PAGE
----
O's seek reversal like that of the A's

They look across field and see playoffs in reach

August 16, 2005|By Jeff Zrebiec | Jeff Zrebiec,SUN STAFF

OAKLAND, CALIF. — Late Orioles game: Last night's game between the Orioles and Athletics in Oakland, Calif., ended too late to be included in this edition. A complete report can be found in later editions or on the Internet at www. baltimoresun.com.

OAKLAND, Calif. - The Orioles still talk about making the playoffs as if it's a distinct possibility, no matter that the standings tell a different story. The Orioles entered last night 12 games back in the American League East and 10 games out in the wild-card picture.

But as several of the Orioles point out, bigger turnarounds have happened, and to prove their point, they stared across the diamond at McAfee Coliseum and stated the case of their opponent for three days this week, the Oakland Athletics.

On May 29, the A's had just dropped their eighth straight game and fell to 17-32. At that time, the Orioles were enjoying a stretch of 62 games in first place, unaware of how the fates of the two ballclubs would change in such a short span.

When Oakland took the field last night behind ace left-hander Barry Zito, it was only a game behind the Los Angeles Angels in the American League West and two games up on the New York Yankees in the wild-card race. They were 67-50, a 32-game turnaround from May 29.

"Yeah, there's the A's and Philly was going to be sellers at the trade deadline and now they are a half game out [of the wild card] at this point," said the Orioles' Jay Gibbons. "You just never know in this game. We're not going to give up. Obviously, we're realistic about the position we're in, but we can throw 10 together and we're right back in it. "

According to Orioles second baseman Brian Roberts, it needs to happen now.

"You look at the A's and you see that [a turnaround can happen], but we have to pick it up really quick," he said. "Yeah, there's time, but there's also a sense of urgency. We know that. We don't have time to waste anymore."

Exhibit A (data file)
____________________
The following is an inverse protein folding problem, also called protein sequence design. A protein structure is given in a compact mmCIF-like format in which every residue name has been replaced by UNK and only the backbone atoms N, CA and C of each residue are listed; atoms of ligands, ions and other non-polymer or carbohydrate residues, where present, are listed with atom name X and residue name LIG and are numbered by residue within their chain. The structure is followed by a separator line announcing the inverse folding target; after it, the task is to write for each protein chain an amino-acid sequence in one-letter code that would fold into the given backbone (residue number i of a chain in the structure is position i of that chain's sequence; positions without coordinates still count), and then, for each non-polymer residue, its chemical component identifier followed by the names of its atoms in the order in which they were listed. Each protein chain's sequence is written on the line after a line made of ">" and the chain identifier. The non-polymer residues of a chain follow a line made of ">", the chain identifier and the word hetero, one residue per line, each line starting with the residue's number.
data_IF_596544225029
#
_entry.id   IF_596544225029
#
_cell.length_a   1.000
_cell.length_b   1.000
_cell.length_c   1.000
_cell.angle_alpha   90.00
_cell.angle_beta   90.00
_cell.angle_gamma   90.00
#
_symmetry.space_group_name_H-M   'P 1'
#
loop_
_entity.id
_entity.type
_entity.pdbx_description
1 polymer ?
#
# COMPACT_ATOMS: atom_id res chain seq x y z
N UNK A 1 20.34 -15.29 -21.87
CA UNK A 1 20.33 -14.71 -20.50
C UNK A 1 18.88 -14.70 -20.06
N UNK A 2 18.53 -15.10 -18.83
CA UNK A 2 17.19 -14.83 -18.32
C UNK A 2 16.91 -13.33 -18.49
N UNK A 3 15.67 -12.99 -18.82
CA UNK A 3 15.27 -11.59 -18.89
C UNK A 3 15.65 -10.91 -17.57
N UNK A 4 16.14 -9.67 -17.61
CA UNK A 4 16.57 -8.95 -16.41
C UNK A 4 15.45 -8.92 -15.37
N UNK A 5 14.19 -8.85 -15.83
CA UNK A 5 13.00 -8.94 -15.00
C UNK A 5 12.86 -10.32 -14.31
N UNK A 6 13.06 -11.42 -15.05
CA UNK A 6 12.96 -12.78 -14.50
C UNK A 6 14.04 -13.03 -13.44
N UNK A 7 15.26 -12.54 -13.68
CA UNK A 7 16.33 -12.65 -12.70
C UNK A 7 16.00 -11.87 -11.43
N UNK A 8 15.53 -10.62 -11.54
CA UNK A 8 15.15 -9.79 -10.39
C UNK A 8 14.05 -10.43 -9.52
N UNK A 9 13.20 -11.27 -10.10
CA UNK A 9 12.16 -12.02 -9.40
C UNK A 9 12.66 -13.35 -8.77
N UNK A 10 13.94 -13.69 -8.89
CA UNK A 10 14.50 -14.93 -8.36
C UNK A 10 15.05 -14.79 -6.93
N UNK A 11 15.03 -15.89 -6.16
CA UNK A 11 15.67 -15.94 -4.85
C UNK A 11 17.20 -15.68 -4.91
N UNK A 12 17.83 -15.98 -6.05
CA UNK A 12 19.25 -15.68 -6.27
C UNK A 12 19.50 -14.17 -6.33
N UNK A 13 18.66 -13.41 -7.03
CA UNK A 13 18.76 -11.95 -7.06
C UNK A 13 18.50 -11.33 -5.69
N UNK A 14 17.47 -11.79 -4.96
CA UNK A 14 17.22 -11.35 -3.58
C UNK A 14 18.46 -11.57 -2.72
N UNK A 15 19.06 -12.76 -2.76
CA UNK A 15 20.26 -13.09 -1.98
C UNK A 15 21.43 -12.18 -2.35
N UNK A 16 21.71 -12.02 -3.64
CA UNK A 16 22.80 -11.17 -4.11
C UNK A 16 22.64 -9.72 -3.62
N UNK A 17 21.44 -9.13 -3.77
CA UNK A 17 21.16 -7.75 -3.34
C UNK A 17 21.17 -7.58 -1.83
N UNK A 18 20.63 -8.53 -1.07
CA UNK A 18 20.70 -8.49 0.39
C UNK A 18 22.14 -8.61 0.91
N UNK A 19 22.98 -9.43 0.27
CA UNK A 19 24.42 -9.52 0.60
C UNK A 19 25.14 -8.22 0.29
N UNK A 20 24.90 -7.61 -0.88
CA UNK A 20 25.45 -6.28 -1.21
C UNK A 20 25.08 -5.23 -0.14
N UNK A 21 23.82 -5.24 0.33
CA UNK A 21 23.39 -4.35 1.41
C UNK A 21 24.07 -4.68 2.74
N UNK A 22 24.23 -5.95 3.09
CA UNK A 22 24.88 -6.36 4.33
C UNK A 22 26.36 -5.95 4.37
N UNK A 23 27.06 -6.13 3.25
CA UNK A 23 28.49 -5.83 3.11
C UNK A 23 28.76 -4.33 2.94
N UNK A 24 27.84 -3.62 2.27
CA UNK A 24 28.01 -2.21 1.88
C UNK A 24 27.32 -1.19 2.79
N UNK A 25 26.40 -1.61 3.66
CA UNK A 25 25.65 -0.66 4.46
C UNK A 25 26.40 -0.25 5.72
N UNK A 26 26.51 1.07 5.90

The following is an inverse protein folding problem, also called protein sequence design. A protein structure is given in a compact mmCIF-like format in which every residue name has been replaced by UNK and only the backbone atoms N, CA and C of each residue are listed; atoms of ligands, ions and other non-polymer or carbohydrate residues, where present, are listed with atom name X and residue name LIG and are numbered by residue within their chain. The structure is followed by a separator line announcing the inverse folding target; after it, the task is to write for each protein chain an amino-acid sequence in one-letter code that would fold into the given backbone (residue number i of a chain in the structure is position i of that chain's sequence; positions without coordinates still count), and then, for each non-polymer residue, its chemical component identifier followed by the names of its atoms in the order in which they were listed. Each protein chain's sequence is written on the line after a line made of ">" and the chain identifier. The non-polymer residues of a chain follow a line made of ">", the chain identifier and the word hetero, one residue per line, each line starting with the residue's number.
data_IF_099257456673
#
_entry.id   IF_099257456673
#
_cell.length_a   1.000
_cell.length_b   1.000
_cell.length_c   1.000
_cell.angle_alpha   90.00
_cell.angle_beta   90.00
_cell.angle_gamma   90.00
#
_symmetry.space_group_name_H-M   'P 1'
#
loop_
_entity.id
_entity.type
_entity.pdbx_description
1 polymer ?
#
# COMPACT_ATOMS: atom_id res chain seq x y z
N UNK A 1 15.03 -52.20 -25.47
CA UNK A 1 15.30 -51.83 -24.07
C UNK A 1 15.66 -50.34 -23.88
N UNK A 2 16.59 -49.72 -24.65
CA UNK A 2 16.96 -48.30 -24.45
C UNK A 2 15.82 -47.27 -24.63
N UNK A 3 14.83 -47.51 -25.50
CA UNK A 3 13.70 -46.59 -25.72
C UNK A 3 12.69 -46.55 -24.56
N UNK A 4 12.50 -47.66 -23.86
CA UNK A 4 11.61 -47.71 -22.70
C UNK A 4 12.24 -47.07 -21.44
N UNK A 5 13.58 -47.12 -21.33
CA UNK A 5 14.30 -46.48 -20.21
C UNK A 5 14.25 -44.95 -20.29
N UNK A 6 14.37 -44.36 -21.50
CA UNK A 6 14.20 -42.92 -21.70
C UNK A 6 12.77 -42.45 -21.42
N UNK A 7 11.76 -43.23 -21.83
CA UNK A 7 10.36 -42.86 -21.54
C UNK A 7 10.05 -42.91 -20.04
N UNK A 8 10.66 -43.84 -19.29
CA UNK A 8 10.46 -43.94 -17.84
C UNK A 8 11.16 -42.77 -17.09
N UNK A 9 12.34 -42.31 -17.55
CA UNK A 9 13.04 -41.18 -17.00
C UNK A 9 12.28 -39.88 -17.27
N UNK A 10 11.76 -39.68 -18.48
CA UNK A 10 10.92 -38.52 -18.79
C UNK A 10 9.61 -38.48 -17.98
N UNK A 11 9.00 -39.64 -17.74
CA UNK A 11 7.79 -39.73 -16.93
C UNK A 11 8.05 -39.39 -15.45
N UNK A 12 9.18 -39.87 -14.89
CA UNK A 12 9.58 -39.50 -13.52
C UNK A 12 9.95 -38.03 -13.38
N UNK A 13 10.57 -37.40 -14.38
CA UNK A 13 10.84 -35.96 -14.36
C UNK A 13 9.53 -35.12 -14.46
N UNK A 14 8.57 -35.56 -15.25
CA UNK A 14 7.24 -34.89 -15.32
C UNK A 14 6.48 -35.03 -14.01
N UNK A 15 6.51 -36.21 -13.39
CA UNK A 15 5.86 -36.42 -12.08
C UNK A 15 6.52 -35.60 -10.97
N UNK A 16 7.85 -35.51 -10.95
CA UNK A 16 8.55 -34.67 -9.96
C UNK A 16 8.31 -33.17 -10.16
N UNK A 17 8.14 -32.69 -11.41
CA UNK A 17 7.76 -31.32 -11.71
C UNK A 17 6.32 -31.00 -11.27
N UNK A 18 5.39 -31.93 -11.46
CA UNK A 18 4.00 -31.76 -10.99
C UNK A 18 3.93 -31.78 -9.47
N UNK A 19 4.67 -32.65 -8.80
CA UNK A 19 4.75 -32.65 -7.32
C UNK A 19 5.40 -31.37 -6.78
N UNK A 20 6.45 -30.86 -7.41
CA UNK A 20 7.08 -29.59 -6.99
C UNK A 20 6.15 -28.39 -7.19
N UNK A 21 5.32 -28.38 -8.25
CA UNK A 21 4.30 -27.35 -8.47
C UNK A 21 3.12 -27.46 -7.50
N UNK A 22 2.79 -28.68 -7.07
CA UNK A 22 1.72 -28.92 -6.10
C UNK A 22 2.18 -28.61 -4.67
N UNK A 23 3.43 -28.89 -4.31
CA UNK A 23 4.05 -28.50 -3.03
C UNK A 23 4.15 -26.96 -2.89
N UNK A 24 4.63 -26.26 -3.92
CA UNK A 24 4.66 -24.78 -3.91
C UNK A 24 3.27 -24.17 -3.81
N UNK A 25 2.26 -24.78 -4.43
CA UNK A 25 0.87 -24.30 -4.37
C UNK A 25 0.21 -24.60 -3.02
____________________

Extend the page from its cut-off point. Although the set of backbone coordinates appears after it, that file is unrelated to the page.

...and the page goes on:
Over their final 45 games, which starts with three games in Oakland and then three more on the road against wild-card hopeful Cleveland, the Orioles will play only three teams for a total of nine games who are not in the playoff picture.

Meanwhile, they face the Angels three times, the A's four more games after this series, and division foes Boston and New York a combined 13 more times.

"I think we all realize how tough it will be," said utility man Chris Gomez. "I think just getting to .500 should be goal No. 1, I guess. We're under .500 right now, so talking about playoffs is a little premature. Once you get above .500, I guess you can start looking at that."

It's an interesting scenario for the Orioles, one they insist that they are happy about. While there are very few opportunities to beat up on downtrodden teams, there are plenty of chances to beat teams ahead of them in the standings.

"We need a little help obviously and we need to get hot, but we're not out of it yet," Gibbons said. "We play Boston and New York a lot. The only way to make up ground is to beat the teams ahead of us. It's not a bad thing. If we lose, we lose. This gives us an opportunity."

As Roberts put it, at the very least, the Orioles control their own destiny.

"If you are playing all the teams that aren't in it, then you have to wait for other teams to beat up on the teams that are ahead of you," reasoned Roberts. "That's the good thing. Any time you beat someone ahead of you, you pick up a game in a hurry. Even though there's not that many games left, with that in our corner, it helps a little bit."

In other words, there is still some hope, even though it fades seemingly with every loss. The A's know the feeling.

When they were 15 games back in late May, the A's were given little chance by anyone. Manager Ken Macha was supposed to be on the way out, the first skipper to be handed his pink slip this season.

General manager Billy Beane - he of Moneyball fame - was no longer such a genius. His decision to trade Mark Mulder and Tim Hudson, two of the team's three aces along with Zito, appeared to be a foolish one, as the A's stable of young arms didn't appear to be ready for a prime-time role.

Now, all that is a thing of the past. The Orioles are hoping for a similar turnaround, but they know it won't be easy. They also know, from studying Oakland, that it will all start with pitching.

"We do know that club has outstanding pitching over there," said Orioles interim manager Sam Perlozzo. "It's a pretty well-balanced ballclub. But you can't do what they do without having all that pitching. I think that's really their strongest asset.When you run out good pitching every day like they do, you are keeping yourself in the game. I think that's the only way you can run streaks out."

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